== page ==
MicroGroove coils – made from smaller diameter, inner-grooved copper tubes – deliver an unprecedented combination of compactness and energy efficiency. They are more affordable than traditional designs, because they use less material. Typical MicroGroove copper tube outer diameters are 7 mm, 6.35 mm (0.25 inch) and 5 mm.

MicroGroove copper tubes are the preferred tubes for India, owing to their corrosion resistance. A decade ago, larger-diameter copper tubes began to lose market share to aluminum, and a low point was reached in 2014. But the corrosion resistance of copper prevailed, and copper heat exchangers recaptured market share. The trend back towards copper has been dramatic, as end users of aluminum microchannel experienced many cases of failure and leakage. The industry is rapidly switching to MicroGroove as a practical, economical, eco-friendly alternative to microchannel.

Although India is both a large consumer and large producer of air conditioners, the global outlook for sustainable cooling strongly depends on the actions of China and the United States. Two crucial IEA reports on the “Future of Cooling” are noteworthy for appliance designers [7] [8].

According to these detailed reports, all countries should focus on labeling programmes and Minimum Energy Performance Standards (MEPS) to raise energy efficiency of air conditioners and other cooling equipment. Countries need to quickly tap into the energy efficiency potential already possible using air conditioning technology available in markets today. Governments should complement these with measures that “accelerate the transformation of the air conditioning market towards high-efficiency products, including targeted programmes and research, development, demonstration and deployment”.

The takeaway for OEMs and HVAC&R appliance designers is that more efficient air conditioning designs are needed. The effects of increasing the efficiency of appliances are significant when multiplied over tens of millions of units.

One means for increasing the efficiency of appliances is using smaller diameter copper tubes. HXSim software (https://microgroove.net/hxsim) from ICA can be used to compare the efficiencies of various heat exchanger designs.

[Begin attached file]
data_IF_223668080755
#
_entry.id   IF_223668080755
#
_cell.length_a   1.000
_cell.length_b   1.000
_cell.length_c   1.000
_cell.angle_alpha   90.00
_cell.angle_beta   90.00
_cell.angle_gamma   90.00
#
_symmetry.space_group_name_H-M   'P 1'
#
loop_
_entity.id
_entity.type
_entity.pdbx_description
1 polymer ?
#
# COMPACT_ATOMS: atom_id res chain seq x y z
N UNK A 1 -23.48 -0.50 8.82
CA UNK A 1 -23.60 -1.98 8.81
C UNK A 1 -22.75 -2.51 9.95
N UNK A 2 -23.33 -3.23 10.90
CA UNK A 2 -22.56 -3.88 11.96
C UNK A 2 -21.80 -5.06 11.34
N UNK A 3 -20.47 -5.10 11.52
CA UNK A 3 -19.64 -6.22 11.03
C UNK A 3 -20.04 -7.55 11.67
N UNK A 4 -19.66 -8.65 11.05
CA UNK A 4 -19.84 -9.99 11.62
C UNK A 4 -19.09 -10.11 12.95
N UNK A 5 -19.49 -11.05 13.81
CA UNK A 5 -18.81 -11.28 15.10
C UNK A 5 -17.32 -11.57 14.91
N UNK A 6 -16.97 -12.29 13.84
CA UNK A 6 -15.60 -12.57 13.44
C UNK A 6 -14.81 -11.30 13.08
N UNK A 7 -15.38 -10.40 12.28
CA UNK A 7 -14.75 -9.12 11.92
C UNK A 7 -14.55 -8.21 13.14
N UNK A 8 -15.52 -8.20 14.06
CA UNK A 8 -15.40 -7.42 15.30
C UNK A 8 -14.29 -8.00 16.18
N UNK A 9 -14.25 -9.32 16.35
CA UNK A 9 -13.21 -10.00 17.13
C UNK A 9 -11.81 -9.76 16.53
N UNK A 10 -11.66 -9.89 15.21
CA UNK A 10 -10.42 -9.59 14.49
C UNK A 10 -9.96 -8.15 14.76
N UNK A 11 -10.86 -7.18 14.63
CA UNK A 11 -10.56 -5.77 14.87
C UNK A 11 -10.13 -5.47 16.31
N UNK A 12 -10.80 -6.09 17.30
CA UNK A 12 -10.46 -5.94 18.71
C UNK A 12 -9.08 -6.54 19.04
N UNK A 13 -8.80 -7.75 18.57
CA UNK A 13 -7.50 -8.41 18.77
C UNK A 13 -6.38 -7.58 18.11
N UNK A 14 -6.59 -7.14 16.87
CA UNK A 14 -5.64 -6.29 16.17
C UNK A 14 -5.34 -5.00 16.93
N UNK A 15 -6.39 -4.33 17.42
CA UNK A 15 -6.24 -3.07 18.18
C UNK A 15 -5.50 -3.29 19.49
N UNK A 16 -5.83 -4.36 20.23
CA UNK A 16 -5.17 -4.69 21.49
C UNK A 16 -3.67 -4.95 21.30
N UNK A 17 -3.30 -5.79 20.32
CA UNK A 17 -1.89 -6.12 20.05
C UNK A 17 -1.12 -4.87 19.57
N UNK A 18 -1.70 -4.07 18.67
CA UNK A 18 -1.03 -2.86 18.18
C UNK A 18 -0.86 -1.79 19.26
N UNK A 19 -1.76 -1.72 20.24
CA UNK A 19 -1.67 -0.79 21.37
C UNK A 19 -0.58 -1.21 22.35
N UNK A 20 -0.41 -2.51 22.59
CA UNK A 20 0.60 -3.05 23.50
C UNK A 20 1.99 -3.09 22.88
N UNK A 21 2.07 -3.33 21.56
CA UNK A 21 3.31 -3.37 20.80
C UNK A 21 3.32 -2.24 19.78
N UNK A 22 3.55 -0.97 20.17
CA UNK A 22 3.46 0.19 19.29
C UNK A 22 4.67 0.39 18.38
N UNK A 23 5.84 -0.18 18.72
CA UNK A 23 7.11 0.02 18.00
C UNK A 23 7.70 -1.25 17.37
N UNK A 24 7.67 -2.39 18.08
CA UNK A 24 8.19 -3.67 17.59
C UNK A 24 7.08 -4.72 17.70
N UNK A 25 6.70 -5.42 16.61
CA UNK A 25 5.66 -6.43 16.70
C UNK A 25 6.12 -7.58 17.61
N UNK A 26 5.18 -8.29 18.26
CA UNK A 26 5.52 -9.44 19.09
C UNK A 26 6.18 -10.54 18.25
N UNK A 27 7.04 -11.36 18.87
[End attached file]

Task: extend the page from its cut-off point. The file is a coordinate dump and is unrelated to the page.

References:

  1. European Commission, “A European Green Deal.” https://ec.europa.eu/info/strategy/priorities-2019-2024/european-green-deal_en.
  2. Pew Research Center, June 2020. “Two-Thirds of Americans Think Government Should Do More on Climate,” 39 pages.https://www.pewresearch.org/science/2020/06/23/two-thirds-of-americans-think-government-should-domore-on-climate/
  3. UNFCCC, “The Paris Agreement”https://unfccc.int/process-and-meetings/the-paris-agreement/the-paris-agreement.
  4. The Kigali Amendment.https://ozone.unep.org/treaties/montreal-protocol.
  5. “Update on New Refrigerants Designations and Safety Classifications.”:https://www.ashrae.org/file%20library/technical%20resources/refrigeration/factsheet_ashrae_english_202 00424.pdf 
  6. “MicroGroove Coils Span the Globe: Smaller-Diameter Copper Tubes Thrive in India,” MicroGroove Update, Volume 9, Issue 2. https://microgroove.net/microgroove-update-newsletter.
  7. IEA, “The Future of Cooling in China: Delivering on action plans for sustainable air conditioning,” Technical Report (2019). https://www.iea.org/reports/the-future-of-cooling-in-china.
  8. IEA, “The Future of Cooling: Opportunities for energy efficient air conditioning.” https://www.iea.org/reports/the-future-of-cooling.

 

Frank Gao is Market Director for HVACR, International Copper Association. He may be contacted at frank.gao@copperalliance.org

Kerry Song is Project Manager, International Copper Association. He may be contacted at kerry.song@copperalliance.org

Yoram Shabtay is President, Heat Transfer Technologies. He may be contacted at yoram@heattransfertechnologies.com

Harry Schmitz is Account Supervisor, Kellen Company. He may be contacted at hschmitz@kellencompany.com